Of course, the device may still be used at wavelengths other than the intended design wavelength. However, in that case the phase delays introduced by the unit cells will generally be different. For example, a unit cell that is configured to introduce a first phase delay at a first operating frequency may introduce a different phase delay at a second operating frequency. However, there may be another unit cell that introduces the same first phase delay at the second operating frequency. Based on knowledge of the operating frequency, it may therefore be possible to select the appropriate unit cells for use at that frequency, even where that frequency is not the frequency for which the unit cells were originally configured. For instance, a suitable lookup table may be constructed and used to associate the unit cells with the appropriate phase delays at the selected frequency or frequencies. Alternatively, the unit cells may be configured to introduce a fixed time delay that is substantially independent of frequency. A desired phase delay can then be achieved by using the appropriate time delay for the selected frequency or frequencies. Alternatively, cells designed to operate at different frequencies may be arranged together in a “block” which will work over the range of frequencies defined by the single cells.

In some embodiments, the device may be designed or configured for operation in the ultrasonic range. For instance, the device may be substantially optimised or configured for operation at an operating wavelength, λ0, within the ultrasonic range. For example, the device may be optimised or configured for operation at a frequency of about 40 kHz. However, it will be appreciated that the device may suitably be designed or configured for operation in any frequency range and the operating frequency or frequencies may e.g. be in the audible frequency range (for instance, to manipulate a loudspeaker output) or in the MHz range (for instance, where the device is intended to be used in a liquid medium).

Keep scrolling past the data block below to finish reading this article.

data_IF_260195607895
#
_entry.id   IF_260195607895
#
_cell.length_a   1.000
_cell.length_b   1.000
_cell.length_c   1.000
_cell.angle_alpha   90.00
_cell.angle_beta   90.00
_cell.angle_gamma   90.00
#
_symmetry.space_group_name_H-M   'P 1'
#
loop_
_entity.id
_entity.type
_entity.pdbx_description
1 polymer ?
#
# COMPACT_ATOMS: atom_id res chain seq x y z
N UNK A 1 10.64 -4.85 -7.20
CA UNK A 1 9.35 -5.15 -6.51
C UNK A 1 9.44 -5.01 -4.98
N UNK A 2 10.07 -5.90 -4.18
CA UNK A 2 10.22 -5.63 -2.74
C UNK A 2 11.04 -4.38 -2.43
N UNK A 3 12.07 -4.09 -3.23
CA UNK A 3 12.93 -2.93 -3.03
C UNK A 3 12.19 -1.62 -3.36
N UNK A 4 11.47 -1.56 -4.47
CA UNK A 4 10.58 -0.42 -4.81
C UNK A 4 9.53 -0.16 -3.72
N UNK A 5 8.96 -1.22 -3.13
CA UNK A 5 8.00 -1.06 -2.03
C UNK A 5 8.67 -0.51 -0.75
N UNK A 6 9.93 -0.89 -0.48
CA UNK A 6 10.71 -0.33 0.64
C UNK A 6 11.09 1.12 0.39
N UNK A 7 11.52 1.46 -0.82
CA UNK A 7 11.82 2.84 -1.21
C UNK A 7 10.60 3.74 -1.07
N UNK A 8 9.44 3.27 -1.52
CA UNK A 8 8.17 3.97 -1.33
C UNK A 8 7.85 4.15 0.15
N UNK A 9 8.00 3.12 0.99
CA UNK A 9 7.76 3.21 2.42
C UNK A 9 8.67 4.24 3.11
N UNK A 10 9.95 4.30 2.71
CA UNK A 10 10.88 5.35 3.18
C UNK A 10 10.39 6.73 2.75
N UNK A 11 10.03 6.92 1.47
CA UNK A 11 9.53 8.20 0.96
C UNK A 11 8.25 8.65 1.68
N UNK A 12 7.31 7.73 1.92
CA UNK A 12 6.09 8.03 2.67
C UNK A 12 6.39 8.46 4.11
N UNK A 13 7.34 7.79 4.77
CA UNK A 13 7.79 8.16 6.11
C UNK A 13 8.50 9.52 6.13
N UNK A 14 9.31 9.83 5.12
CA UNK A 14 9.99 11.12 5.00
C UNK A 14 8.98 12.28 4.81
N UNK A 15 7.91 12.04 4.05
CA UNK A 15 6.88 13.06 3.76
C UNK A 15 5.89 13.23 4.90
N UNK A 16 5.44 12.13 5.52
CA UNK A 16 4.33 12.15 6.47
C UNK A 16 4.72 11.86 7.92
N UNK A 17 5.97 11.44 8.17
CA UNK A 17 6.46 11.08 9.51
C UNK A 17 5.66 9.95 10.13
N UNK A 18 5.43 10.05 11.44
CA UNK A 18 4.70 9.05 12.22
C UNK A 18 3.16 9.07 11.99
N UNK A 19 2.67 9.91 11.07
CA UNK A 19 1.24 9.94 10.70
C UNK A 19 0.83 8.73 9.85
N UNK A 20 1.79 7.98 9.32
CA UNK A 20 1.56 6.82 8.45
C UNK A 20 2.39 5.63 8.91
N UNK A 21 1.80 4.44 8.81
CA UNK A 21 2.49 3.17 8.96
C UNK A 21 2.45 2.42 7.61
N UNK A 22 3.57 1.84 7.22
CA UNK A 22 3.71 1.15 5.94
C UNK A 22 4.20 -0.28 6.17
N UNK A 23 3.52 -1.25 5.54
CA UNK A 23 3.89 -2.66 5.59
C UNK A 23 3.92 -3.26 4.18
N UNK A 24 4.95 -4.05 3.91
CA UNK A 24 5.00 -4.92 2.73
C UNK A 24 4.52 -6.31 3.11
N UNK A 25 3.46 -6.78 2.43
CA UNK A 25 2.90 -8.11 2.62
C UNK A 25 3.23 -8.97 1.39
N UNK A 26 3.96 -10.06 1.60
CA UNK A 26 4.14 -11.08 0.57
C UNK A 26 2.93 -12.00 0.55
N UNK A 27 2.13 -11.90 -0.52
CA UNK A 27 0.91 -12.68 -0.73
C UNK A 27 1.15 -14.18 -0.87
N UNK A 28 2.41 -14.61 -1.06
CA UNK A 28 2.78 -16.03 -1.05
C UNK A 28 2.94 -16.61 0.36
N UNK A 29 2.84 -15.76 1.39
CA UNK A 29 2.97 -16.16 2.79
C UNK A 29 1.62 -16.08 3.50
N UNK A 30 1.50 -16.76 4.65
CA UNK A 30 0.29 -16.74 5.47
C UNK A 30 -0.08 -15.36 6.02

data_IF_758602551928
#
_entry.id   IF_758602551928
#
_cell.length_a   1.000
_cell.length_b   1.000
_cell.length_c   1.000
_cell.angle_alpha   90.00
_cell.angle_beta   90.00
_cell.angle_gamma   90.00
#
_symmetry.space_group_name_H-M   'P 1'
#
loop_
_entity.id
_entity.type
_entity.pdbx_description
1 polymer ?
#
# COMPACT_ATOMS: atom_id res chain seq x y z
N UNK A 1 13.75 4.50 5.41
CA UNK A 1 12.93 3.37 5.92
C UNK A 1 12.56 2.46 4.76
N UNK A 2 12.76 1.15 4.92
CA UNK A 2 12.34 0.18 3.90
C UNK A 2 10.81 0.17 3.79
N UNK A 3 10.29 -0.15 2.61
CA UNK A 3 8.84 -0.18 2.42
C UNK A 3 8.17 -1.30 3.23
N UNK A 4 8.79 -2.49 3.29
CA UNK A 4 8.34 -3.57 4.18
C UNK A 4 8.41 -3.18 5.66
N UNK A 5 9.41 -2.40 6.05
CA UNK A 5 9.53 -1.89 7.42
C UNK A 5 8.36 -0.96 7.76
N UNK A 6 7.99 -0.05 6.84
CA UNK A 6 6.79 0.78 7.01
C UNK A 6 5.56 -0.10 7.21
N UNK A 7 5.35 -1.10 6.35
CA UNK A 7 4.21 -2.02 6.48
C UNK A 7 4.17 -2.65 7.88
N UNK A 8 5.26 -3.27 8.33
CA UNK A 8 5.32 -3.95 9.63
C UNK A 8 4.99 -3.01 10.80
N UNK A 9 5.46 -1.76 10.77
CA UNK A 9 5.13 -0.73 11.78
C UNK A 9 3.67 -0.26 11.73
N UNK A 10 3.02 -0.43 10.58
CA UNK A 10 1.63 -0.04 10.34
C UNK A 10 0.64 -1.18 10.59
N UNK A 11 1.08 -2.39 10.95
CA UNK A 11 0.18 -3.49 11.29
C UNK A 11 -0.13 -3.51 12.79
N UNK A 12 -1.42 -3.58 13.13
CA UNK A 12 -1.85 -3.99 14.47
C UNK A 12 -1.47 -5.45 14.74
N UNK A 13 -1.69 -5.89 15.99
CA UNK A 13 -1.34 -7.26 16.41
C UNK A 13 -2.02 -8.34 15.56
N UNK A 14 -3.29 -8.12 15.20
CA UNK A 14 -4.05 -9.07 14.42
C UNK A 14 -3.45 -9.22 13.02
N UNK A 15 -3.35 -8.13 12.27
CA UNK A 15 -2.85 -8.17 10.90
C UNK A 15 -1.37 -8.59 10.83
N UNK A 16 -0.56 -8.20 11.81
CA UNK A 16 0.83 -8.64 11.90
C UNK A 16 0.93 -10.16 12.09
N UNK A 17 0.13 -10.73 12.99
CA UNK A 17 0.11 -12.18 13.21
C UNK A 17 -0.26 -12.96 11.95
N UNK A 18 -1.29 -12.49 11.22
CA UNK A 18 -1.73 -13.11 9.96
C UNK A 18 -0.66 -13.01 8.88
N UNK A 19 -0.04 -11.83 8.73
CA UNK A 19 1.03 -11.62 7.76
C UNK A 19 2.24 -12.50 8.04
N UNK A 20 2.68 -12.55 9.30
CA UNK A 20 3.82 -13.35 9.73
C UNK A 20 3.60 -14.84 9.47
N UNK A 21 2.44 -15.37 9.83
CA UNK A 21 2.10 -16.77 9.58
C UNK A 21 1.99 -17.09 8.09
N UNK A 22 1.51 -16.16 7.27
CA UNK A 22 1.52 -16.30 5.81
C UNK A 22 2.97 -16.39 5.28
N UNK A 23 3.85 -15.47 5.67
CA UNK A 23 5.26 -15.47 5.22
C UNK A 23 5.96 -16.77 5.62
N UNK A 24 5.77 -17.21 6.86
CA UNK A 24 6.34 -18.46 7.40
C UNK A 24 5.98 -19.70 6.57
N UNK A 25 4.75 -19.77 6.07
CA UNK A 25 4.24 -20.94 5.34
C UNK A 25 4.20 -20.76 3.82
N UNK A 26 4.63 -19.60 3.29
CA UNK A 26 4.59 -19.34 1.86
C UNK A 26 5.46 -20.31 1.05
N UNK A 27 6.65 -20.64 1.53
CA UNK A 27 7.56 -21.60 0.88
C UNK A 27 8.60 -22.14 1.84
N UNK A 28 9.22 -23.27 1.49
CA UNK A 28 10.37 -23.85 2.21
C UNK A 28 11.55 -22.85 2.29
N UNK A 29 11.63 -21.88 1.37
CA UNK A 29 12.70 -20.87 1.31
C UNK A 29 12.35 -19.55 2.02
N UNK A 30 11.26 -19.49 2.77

In some embodiments, the unit cells may be configured to transmit acoustic waves substantially only at the operating wavelength, λ0, for which the device has been designed to operate at. That is, the transmission of the incident acoustic wave may be substantially zero at wavelengths other than the operating wavelength.

Preferably, however, the device may be configured to also operate at frequencies other than the designated operating wavelength, λ0. Thus, it is contemplated that although the device and/or unit cells may be optimised or configured for operation at a particular operating wavelength, λ0, by appropriate design of the unit cells, the unit cells may also be configured to transmit and/or manipulate acoustic waves at wavelengths other than the designated operating wavelength, λ0.

That is, although the unit cells may be designed for operation at a particular operating wavelength, this does not mean that the device cannot be used at other wavelengths.